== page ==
Political Hangovers

I slept in today, almost until 10. Then I took the kiddo outside, despite the chill, and drew shapes and numbers on the sidewalk with chalk. After that we had a nice lunch, and now I’m getting ready to go into work. It was a good day.

It was also I day that featured no writing, which is why this is coming to you late and somewhat rushed. After last night’s debate, I needed the rest and the time away from such a political hangover. And from the debate performances, it looks like the candidates needed it too. I missed the first 20 minutes or so but, correct me if I’m wrong, “food stamps” only got a passing mention towards the end. Color me surprised. Yet overall it had to be one of more boring debates – a far cry from last week’s two home runs that propelled Newt Gingrich to his first election win outside of the state of Georgia. Here’s my quick hits:

1. Mitt Romney – He went on the offensive, and though it was somewhat jumbled (leading some Twitter commentary to assume he lost the exchange), it was successful due to Newt Gingrich’s response. Or lack thereof, at least in respect to his fiery fire branding from last week. Hammering home Newt’s connections to Freddie Mac is Romney’s ploy to harness Florida resentment over the housing crisis. It may work.

2. Newt Gingrich – Last night was Newt the Statesman, not Newt the Red-Warrior. The trouble is that Newt doesn’t do statesman well, certainly not the extent of his 90’s rival Clinton, and he suffered last night because of it. He’s going to have to do a better job of explaining the rather thin difference between ‘consultant’ and ‘lobbyist.’ That being said, last night could have been a lot worse. If the early exchange with Romney had not been cut short by a hard break, it might have really sunk in to people that Newt would be utterly demolished in a debate with Obama.

3. Rick Santorum – When your highlight answer – electability vis a vie Obama and the question of similar policies – is overshadowed by your ridiculous downplaying of your behavior in the Schiavo case, you’ve lost the night. Santorum is treading water in case Newt implodes.

4. Ron Paul – He actually had some substantive answers to questions we hadn’t heard before. Not that it mattered. Paul isn’t competing in a state with a closed primary and expensive ad markets. Also, his policy prescription for debt – primarily liquidation – is not a viable option.

5. NBC/Moderators – Williams was a snooze, which is too bad because I rather enjoy him otherwise. The network decided to disallow audience participation, which essentially hamstrung Newt. It also hamstrung our attention span. And while the local reporters did well asking questions that matter to Floridians, they got way too deep into the local weeds spending precious time on sugar subsidies and (really) Terri Schiavo. No ACA and no Medicare questions leave plenty of room for CNN to do much better on Thursday.

The other big political news coming out of today concerns the release of Mitt Romney’s tax returns (at least for the last two years). Greg Sargent has the details:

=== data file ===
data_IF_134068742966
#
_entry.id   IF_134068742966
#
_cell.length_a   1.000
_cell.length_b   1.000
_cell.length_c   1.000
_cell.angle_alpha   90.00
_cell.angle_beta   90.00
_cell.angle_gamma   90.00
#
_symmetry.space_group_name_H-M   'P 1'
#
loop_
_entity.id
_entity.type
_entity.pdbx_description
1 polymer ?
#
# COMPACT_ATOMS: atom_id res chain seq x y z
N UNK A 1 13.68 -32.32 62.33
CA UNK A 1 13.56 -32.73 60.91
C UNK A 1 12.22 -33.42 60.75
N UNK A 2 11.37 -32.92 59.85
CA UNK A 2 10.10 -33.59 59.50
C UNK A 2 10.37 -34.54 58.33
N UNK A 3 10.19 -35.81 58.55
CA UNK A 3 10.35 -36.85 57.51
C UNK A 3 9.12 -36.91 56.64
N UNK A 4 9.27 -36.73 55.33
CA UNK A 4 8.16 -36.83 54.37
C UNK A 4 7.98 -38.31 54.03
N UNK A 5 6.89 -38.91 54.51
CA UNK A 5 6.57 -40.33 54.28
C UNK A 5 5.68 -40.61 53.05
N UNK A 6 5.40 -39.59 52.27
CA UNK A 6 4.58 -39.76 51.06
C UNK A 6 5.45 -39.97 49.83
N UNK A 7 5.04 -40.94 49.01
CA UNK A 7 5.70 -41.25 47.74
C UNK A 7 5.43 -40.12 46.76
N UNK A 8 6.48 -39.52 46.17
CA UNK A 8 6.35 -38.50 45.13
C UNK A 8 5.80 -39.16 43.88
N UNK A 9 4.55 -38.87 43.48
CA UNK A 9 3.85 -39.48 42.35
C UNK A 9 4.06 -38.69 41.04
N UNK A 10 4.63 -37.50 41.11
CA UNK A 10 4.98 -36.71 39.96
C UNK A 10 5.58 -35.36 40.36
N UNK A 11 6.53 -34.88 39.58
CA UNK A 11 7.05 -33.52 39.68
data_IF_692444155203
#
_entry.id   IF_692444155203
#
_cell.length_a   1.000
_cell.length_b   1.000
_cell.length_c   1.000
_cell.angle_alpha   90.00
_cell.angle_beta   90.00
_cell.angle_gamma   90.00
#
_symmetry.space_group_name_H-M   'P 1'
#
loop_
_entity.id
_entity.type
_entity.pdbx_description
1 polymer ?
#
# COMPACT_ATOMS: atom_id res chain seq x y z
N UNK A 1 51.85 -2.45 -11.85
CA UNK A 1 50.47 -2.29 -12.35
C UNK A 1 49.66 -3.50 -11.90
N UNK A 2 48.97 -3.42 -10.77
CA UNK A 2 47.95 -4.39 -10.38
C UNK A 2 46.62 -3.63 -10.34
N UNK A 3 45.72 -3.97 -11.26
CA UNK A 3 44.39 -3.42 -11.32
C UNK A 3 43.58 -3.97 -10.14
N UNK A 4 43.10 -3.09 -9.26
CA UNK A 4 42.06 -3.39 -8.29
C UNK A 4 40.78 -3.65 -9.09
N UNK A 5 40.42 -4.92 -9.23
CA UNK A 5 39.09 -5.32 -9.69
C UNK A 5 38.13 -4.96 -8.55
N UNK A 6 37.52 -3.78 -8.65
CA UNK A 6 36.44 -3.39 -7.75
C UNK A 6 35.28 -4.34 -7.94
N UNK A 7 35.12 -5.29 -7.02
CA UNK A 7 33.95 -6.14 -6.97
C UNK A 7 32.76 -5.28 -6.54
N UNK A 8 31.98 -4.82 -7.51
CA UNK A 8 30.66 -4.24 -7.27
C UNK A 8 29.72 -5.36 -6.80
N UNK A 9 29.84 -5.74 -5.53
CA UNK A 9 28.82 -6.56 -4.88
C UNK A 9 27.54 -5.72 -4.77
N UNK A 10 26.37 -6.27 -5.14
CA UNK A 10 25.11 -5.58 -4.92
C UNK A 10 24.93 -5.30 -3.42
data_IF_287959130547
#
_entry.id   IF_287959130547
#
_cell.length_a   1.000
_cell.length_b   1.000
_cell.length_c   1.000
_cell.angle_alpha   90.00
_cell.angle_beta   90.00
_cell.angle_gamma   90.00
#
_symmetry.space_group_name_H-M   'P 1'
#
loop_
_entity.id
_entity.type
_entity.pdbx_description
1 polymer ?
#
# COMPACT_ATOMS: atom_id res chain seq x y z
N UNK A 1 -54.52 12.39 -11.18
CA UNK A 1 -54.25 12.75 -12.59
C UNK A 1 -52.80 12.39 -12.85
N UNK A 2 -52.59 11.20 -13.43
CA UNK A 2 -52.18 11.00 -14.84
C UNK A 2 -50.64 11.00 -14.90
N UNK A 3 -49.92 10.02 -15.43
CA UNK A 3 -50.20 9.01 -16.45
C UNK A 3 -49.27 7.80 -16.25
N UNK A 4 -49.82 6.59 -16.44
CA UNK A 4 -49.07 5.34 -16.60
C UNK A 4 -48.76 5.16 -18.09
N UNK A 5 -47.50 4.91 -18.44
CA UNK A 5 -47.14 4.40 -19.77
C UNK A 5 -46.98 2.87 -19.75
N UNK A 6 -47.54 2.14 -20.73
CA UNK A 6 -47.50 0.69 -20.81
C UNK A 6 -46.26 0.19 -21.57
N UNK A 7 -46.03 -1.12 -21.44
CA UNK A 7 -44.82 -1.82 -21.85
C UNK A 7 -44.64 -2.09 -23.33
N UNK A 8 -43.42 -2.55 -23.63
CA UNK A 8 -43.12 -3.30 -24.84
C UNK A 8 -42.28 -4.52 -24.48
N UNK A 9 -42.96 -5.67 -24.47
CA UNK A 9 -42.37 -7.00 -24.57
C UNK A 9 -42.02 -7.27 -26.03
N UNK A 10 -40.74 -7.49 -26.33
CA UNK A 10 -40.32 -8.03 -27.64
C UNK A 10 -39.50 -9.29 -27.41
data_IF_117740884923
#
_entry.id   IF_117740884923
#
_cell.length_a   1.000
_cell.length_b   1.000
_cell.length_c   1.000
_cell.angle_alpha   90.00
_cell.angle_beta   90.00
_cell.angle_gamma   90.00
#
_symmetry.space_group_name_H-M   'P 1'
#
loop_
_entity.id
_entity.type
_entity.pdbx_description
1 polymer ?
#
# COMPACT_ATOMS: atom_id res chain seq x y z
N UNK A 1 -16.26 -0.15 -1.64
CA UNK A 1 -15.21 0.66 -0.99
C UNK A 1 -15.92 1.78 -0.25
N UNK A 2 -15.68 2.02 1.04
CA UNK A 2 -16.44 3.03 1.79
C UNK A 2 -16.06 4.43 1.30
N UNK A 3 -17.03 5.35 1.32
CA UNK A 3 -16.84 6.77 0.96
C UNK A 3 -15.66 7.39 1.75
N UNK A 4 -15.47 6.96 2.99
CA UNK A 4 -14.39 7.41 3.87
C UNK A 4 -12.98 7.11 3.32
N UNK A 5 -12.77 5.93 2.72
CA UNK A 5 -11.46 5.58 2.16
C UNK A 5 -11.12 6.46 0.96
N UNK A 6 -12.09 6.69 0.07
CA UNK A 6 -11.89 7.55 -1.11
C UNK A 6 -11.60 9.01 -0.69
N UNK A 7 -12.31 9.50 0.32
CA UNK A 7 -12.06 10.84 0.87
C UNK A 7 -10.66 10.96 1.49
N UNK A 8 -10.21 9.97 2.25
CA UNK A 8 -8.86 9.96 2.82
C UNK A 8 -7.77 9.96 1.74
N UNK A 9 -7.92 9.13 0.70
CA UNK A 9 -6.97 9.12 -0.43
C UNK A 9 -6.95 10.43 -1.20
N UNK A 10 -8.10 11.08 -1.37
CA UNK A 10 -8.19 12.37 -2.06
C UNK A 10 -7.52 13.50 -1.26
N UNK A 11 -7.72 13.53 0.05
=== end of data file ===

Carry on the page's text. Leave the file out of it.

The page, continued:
[…] He pays a far lower tax rate than many middle class taxpayers. Here are the key figures:

— Income of $21.7 million in 2010 and $20.9 million in 2011, virtually all of it from profits, dividends or interest from investments, and none from wages.

— $7 million in charitable contributions in 2010 and 2011, including at least $4.1 million to the Church of Jesus Christ of Latter-day Saints.

— In those two years Romney actually paid less than that charitable figure in taxes, sending around $6.2 million to Washington. In 2010 he paid a rate of 13.9 percent; in 2011 he paid a rate of 15.4 percent.

— $13 million in “carried interest.”

— Romney holds investments in many entities like Luxembourg, Ireland and the Cayman Islands. While the Post notes that these are “all famous tax havens,” those investments don’t appear to be sizable. And Romney’s representative flatly asserts there was no tax advantage in any case, something which some tax analysts have found credible.

And WonkBlog has a chart comparing Romney’s tax rate to past nominees:

Of course the conservative punditry has been quick to point out that John Kerry actually payed a lower rate than Mitt Romney. This is true. What is also true is that Kerry filed separately from his considerably wealthier wife. They’ve also been quick to point out the rather large sum of charitable giving that Romney does – far larger as a percentage than Obama or Biden. It’s also true that 4.1 million of that 7 million in charitable giving went to his church, an act I understand that is required and has it’s own name – tithe.

This is all very interesting, I suppose, but on the day that President Obama gives his State of the Union speech I’m just not sure why the Romney folks would think today was a good idea to release this information. It will go along quite nicely with the president’s narrative – inequality – and will not be ‘lost’ in the news maelstrom.

I’ll be listening to the SOTU speech at work tonight, but I think Ezra Klein is correct to point out that these types of moments don’t really change things. They’re not really meant too. What it will do, and why it’s still interesting, is set the message going into a presidential election year. We should get a glimpse at where the president will be coming from as he sets his sight on winning a second term. If the narrative is tax unfairness, and a system that allows some of the wealthy to pay relatively small percentages in taxes, then the GOP could do little better than to nominate Mitt Romney.

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